Earth Day and Science
On Saturday, April 22, we celebrated Earth Day. Many people across the globe, including members of the University of Rhode Island community, did so by participating in the March for Science. These events remind us that research and education at the University of Rhode Island fosters a broad and deep understanding of the global environment, our place within it, the magnitude of the challenges and opportunities before us, and the importance of knowledge. Furthermore, the events of Saturday remind us that we exist within a global community and that a shared commitment to cooperation and collaboration is essential to achieving peace and prosperity in the 21st century. I see signs of this across our campus every day — whether it’s engagement with local sustainability efforts, or research and education projects that take our students and faculty around the world. The scientific evidence that climate change is occurring is clear, and the overwhelming majority of climate change experts agree that the utilization of carbon-based fuels is a major cause of current and future changes in the planet’s climate. I am convinced our world will look different in fifty years as a result of climate change, but our students and faculty are working hard today to understand and to mitigate those probable changes.
As a research university we have the unique opportunity to investigate nature – its present, past, and future. We also have the responsibility to identify and test solutions to challenges within it, whether these are associated with infectious disease, aging, pollution, or climate change, to cite just a few examples. Scientific research has served our nation well and has contributed dramatically to economic growth, prosperity, health, and the protection of our environment. Scientific and technical research has driven the engine of innovation for decades.
Currently, there is considerable uncertainty regarding our government’s future investment in scientific research and exploration. The recently proposed cuts in federal research funding will be simply devastating and, if enacted, could damage the health, safety, and quality of life for many generations to come. At the University of Rhode Island we remain committed to preparing our students for a lifetime of inspiration, discovery and innovation. We can collectively use our knowledge and talent to improve our world no matter what government is in place or what the political priorities may be at any given time. Scientific laws and truths are a major part of the reality in which we exist, and as a land-grant and sea-grant university our quest for knowledge must never cease.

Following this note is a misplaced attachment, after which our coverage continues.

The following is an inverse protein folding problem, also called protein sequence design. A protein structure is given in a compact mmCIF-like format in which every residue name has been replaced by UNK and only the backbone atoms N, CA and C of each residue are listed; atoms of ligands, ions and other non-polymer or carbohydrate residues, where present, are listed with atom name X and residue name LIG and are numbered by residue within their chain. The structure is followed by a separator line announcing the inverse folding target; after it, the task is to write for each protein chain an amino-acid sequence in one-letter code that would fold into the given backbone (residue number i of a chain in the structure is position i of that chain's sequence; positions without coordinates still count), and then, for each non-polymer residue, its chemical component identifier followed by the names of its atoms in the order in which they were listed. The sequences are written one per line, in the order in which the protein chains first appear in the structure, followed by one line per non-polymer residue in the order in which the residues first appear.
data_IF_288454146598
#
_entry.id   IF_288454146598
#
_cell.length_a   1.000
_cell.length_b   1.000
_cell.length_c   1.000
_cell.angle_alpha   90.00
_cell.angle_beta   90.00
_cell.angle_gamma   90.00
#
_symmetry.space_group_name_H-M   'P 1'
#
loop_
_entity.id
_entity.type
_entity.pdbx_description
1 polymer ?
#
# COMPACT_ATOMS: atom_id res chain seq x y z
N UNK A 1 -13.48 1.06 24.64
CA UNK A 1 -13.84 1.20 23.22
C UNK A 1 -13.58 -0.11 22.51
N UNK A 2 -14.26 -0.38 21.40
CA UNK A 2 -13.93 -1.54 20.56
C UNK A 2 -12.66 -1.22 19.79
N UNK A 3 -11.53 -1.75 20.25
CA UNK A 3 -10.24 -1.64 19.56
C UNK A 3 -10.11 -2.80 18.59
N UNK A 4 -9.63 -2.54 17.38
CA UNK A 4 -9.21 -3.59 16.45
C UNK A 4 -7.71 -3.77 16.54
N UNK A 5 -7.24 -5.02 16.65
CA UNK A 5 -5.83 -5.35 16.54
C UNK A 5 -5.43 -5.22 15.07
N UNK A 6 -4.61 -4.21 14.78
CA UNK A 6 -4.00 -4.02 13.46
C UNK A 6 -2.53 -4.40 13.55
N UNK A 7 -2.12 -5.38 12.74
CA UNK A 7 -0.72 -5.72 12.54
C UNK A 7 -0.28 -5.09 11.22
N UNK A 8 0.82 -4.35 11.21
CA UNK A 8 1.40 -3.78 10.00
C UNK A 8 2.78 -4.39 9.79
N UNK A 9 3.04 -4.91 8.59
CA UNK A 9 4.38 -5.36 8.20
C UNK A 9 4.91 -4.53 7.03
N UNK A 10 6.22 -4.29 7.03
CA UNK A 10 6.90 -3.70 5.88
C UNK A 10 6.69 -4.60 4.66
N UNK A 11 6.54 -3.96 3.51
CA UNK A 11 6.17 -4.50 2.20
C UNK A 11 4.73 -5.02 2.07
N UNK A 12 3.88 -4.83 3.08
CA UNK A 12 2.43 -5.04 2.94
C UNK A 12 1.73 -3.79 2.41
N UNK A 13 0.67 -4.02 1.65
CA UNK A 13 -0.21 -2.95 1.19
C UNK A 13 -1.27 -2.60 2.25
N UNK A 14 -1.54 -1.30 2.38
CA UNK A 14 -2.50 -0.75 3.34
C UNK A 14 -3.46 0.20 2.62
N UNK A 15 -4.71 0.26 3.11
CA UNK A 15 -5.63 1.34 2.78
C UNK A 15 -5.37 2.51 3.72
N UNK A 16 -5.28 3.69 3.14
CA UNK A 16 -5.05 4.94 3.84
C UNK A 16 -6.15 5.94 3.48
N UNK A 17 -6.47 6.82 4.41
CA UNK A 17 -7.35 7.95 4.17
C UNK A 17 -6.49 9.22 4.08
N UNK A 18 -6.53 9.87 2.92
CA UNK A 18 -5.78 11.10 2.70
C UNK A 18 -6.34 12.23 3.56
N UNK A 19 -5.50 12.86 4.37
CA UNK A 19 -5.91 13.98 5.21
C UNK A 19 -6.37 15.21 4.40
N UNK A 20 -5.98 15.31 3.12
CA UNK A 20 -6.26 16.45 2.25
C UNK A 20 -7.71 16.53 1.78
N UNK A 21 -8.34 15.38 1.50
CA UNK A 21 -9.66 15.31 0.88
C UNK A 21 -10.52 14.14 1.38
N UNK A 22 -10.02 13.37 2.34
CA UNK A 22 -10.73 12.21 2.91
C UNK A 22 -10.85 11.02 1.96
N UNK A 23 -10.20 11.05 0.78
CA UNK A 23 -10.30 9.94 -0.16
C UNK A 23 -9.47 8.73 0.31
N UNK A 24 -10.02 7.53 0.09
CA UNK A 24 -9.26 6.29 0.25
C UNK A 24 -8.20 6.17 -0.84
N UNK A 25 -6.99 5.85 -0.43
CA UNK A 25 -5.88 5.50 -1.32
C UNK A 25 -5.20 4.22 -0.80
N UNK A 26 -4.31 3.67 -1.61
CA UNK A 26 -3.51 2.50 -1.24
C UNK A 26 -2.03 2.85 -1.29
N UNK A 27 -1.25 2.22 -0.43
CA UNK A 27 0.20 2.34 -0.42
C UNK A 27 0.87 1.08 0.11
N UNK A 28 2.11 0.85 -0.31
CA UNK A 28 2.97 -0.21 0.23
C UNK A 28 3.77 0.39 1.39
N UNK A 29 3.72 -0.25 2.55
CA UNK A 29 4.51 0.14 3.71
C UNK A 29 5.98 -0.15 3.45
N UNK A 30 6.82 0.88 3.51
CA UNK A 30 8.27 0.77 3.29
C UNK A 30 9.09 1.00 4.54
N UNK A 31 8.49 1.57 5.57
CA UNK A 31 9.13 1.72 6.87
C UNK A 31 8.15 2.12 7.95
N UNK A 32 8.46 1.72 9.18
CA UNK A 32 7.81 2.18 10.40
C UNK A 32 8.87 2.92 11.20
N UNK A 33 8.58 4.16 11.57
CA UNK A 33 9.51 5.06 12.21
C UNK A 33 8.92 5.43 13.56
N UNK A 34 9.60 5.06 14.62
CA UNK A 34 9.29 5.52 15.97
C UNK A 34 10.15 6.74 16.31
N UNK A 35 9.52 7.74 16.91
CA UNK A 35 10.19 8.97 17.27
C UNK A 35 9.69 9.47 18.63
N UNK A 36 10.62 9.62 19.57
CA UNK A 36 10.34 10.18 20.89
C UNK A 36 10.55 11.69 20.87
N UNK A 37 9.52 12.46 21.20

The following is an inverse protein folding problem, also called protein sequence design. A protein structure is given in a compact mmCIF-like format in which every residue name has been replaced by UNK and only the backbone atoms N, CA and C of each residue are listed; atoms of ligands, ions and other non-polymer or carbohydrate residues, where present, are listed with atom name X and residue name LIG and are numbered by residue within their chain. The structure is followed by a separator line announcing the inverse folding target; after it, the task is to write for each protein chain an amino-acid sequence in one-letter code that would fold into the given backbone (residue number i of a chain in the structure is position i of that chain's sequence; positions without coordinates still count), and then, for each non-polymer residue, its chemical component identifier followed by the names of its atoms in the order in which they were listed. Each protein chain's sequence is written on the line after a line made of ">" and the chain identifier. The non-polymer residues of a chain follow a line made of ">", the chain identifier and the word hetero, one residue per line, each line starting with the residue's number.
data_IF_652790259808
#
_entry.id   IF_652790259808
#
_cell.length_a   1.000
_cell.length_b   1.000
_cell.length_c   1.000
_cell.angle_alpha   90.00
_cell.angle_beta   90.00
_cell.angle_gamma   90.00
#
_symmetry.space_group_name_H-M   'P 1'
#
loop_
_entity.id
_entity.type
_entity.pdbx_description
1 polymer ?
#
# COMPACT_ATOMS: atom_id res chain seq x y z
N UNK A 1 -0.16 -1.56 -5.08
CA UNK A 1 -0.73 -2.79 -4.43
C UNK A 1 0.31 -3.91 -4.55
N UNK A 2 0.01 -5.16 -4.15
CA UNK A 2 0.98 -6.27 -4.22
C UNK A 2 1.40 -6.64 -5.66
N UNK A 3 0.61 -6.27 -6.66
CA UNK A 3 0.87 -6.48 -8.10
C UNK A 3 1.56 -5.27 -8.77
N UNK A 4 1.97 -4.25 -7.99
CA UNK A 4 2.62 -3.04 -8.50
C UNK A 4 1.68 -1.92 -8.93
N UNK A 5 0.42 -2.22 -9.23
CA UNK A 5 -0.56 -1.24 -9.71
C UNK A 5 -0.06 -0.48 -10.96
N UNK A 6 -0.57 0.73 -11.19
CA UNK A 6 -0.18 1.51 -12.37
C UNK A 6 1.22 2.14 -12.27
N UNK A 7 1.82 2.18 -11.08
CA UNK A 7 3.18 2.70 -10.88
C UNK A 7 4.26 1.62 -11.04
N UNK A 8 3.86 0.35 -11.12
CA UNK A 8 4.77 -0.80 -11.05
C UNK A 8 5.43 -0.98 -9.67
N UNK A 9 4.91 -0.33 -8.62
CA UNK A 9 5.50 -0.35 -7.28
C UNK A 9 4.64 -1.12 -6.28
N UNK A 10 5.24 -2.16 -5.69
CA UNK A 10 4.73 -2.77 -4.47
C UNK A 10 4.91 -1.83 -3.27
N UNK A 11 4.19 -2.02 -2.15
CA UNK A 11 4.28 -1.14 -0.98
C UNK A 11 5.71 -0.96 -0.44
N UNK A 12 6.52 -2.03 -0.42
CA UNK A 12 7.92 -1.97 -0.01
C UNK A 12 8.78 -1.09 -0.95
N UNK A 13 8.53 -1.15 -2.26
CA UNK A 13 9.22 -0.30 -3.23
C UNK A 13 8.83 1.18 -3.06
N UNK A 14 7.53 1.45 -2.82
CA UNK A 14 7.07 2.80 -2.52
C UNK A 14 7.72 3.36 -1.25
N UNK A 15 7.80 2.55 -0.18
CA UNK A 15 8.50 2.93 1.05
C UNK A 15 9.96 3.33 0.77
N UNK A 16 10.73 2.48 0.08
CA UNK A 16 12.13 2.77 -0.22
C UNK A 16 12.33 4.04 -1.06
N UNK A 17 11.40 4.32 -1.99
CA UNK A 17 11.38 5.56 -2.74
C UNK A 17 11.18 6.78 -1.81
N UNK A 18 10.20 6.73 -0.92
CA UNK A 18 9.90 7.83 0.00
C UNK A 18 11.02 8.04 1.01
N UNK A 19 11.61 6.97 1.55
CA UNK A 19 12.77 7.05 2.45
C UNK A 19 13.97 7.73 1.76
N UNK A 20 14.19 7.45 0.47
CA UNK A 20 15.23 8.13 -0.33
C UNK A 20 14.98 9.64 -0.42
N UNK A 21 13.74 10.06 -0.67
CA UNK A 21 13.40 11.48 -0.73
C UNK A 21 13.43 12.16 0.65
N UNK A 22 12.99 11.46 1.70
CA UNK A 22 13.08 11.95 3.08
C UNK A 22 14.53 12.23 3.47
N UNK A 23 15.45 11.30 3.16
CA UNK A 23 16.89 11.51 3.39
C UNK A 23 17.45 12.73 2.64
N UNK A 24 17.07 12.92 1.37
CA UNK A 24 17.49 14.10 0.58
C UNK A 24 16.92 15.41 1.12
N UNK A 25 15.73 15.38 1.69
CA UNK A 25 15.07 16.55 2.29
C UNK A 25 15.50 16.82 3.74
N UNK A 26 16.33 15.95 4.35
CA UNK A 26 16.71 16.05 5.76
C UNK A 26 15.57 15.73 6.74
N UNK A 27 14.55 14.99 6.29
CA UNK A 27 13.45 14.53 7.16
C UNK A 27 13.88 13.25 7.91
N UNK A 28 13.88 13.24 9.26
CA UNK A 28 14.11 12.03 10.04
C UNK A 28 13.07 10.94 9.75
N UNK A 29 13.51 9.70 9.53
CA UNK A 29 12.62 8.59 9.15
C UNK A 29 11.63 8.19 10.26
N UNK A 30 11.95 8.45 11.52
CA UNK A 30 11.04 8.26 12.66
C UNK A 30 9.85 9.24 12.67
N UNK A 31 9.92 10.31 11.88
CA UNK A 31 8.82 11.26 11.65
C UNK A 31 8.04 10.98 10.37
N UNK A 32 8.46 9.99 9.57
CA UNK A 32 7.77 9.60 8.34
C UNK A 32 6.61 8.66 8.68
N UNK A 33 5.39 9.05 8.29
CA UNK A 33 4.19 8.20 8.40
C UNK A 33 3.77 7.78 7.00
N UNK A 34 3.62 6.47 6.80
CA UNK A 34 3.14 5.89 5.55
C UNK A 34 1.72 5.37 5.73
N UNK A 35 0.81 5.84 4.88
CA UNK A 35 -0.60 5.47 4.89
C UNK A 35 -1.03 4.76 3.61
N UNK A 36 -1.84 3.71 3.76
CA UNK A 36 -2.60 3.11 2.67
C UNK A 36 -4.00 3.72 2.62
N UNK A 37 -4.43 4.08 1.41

When the University was founded 125 years ago, our founders could not have imagined the breadth of educational opportunities our university would provide more than a century later. As I observed Earth Day 2017, and monitored the March for Science events, I have been reassured that our community, and our partners around the world, will continue doing everything we can to prepare for the future, whatever it may entail, and to strive to build a better future for our planet and for future generations.
Research universities exist to determine the facts and then to share those facts, to discover knowledge and then to promote that knowledge, and to discern the truth and to then tell the truth. Occasionally, perhaps frequently, these missions can discomfort or threaten people, religious groups, political parties, or governments. But it is our duty to pursue these missions, nonetheless. And on the whole, over time, the world, humanity, and all other life on our planet, will be better for it.